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Should Facility Managers Consider Coil Coating On Their HVAC Units?

Should Facility Managers Consider Coil Coating On Their HVAC Units?

by | Commercial HVAC, Facility Management | 0 comments

HVAC Tech Charging Condenser - CMI MechanicalHVAC contractors working near the coast or in proximity to industrial plants face a never-ending battle between equipment maintaining condenser coils and the corrosiveness of the air.

Without a properly functioning coil, the HVAC system will not work properly. Most condenser coils are constructed by welding thin aluminum fins to a copper tube.

As the refrigerant passes through the condenser coil, the fins increase the heat transfer surface area allowing more heat extraction from the refrigerant.

This extra surface area is necessary for the function of the unit, but aluminum fins are very susceptible to salt-air and pollution corrosion.

This Is Why Many Building Managers Choose Coil Coating

Condenser Coils - CMI MechanicalWhen operating in these environments, coil damage may be visible in less than one year after installation. Damaged fins become brittle and flake off restricting airflow through the coil and reducing heat transfer leading to high head pressure shutdowns of the equipment.

Commercial mechanical contractors do have options to protect the coil and, if not eliminate, at least alleviate the damage caused by salty or polluted air.

Covering the coil with an epoxy phenolic coating so neither the fins nor the tubing comes into direct contact with the corrosive air prevents the reaction between the coil metal and the salt or pollution.

2 Common Ways To Cover & Protect Condenser Coils

The two most common methods of coating are to either dip the coil into the liquid coating to cover it completely or use an “e-coating” method where the coil and the epoxy coating have opposite electrical charges to bond the two together.

The most well-known anti-corrosion coating is Heresite which is a brand name for a specific phenolic dip, but has become the generic term for coil coatings.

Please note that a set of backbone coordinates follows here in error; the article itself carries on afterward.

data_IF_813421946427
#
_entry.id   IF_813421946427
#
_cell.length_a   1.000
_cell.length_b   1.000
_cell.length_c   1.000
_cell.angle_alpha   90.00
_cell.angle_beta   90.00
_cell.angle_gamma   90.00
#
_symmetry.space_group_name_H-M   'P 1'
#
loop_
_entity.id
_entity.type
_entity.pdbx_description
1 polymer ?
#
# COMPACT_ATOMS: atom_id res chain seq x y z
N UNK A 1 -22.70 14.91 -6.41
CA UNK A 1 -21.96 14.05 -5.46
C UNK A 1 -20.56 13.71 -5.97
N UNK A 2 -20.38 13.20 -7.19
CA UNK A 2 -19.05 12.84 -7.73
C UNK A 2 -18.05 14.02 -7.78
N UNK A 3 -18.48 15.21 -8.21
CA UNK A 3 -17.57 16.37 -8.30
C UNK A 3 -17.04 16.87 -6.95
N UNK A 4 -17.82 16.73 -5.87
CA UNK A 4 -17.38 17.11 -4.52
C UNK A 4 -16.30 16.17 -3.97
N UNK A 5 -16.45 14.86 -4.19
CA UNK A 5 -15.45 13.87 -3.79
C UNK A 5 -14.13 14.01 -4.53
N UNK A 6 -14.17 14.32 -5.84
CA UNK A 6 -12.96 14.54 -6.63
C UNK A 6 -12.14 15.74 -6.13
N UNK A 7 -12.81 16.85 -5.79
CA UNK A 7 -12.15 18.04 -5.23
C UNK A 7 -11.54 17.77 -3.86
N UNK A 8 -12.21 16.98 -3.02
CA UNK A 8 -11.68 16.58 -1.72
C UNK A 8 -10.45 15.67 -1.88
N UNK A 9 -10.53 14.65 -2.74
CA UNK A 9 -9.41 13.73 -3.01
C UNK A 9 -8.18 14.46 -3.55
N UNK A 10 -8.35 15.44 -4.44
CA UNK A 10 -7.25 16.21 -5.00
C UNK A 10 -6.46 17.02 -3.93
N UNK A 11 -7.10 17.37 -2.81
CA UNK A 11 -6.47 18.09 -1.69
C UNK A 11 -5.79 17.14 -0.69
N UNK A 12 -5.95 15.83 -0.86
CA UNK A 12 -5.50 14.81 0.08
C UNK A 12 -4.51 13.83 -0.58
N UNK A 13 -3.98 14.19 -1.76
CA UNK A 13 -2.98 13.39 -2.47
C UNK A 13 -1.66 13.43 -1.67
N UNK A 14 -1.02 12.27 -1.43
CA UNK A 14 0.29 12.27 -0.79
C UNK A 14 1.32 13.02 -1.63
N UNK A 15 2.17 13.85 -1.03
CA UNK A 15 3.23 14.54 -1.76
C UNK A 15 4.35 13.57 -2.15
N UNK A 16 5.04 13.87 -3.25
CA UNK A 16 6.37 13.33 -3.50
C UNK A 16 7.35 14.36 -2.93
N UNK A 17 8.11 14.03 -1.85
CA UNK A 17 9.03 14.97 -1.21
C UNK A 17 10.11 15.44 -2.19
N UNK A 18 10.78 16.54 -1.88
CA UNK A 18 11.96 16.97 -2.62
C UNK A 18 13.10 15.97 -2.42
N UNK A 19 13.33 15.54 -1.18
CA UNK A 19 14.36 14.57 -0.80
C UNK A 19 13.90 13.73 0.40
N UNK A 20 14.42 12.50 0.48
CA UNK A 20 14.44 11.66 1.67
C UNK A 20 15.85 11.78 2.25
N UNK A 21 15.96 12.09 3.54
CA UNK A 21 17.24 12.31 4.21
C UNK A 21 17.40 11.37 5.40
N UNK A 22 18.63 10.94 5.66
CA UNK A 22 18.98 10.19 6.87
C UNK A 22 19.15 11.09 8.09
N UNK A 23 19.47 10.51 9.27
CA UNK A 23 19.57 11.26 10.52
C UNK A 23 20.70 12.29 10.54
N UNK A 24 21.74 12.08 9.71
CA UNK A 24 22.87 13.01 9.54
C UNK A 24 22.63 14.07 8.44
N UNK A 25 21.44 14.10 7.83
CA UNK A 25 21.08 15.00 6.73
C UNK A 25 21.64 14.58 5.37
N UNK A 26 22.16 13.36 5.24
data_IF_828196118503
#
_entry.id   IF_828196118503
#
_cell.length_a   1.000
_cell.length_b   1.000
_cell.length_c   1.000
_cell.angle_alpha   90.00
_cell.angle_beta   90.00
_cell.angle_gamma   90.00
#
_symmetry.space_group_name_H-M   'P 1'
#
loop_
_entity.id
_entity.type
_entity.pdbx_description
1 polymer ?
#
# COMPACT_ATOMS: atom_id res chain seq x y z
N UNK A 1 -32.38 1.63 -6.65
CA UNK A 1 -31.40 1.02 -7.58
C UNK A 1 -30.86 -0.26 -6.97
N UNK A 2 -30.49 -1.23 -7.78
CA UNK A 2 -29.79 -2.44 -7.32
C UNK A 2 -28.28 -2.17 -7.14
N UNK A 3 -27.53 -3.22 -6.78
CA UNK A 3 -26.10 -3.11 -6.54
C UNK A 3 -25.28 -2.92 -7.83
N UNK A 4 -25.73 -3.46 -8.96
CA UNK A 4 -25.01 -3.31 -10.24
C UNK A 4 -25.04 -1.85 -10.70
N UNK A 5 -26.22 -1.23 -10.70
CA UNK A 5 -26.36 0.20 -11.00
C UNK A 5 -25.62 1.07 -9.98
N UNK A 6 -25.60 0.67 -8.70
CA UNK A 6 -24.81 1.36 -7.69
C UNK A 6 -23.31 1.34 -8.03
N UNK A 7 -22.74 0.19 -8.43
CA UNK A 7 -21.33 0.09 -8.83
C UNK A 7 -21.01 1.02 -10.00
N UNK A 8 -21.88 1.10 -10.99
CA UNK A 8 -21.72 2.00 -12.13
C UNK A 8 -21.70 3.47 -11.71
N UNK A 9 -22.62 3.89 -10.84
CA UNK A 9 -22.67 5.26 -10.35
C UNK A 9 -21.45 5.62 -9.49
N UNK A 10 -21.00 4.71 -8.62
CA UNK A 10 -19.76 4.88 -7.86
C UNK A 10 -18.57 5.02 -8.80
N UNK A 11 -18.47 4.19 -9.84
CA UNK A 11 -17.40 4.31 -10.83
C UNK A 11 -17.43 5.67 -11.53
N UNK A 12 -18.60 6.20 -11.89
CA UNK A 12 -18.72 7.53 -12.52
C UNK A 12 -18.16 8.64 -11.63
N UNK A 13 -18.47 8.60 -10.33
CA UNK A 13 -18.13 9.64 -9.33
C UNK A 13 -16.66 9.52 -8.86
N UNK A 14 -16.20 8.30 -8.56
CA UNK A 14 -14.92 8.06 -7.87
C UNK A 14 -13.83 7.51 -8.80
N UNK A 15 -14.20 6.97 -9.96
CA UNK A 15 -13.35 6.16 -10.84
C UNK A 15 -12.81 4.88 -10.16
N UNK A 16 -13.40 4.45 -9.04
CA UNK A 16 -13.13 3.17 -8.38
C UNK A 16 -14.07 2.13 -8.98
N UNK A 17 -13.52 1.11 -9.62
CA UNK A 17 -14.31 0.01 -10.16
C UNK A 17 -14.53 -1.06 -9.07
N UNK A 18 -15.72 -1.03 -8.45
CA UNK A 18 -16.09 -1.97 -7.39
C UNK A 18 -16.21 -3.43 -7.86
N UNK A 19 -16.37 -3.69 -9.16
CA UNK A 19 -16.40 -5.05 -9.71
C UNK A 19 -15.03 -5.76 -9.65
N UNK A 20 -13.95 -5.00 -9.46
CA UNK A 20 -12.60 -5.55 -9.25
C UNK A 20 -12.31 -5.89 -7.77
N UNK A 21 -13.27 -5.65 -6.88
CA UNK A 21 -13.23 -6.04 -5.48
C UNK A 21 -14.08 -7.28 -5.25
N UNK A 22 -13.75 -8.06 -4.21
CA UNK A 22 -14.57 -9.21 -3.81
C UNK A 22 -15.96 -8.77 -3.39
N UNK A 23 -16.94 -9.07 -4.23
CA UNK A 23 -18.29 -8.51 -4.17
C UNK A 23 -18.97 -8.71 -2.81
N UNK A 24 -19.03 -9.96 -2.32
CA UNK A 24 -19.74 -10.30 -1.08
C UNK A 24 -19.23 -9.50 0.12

Adding a coating between the coil and the air does reduce the coil’s heat transfer capability between 1% and 3%, but this efficiency loss is minor compared to the cost of replacing a coil or the entire HVAC unit early because of severe corrosion.

Protective coatings are best applied during coil construction and before the coil is installed in the HVAC equipment.

For the dipping method, the entire coil assembly is dipped into the liquid coating to get total coverage even deep within the coil’s fins.

Any part of the coil not coated can be the starting point of corrosion and lead to the deterioration of the entire coil.

But What If Your Commercial HVAC Unit Is In Service?

Coils already in service can be coated by cutting out the coil and sending it to a company to perform a coil-dip, but this is often prohibitively expensive.

More common for coils already in operation are spray-on coatings which, although this method can be effective and preventing corrosion, it is very difficult to evenly spray the product over the coil to ensure complete coverage and not spray the coating too thick.

Regardless of the method, the product, or when the coil coating is applied, HVAC coils exposed to coastal air or pollution should be coated to prevent deterioration, costly repairs, and early replacements.

Work with your commercial HVAC contractor and equipment vendor to find out what coatings are best for your equipment.

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The experiences I have had with the CMI team out of Denver has been nothing but positive.  If conversations for HVAC or national Boiler services were to open up, I will most definitely reach out to you.

Maile Keliikuli

Facilities Manager, REI Co-Op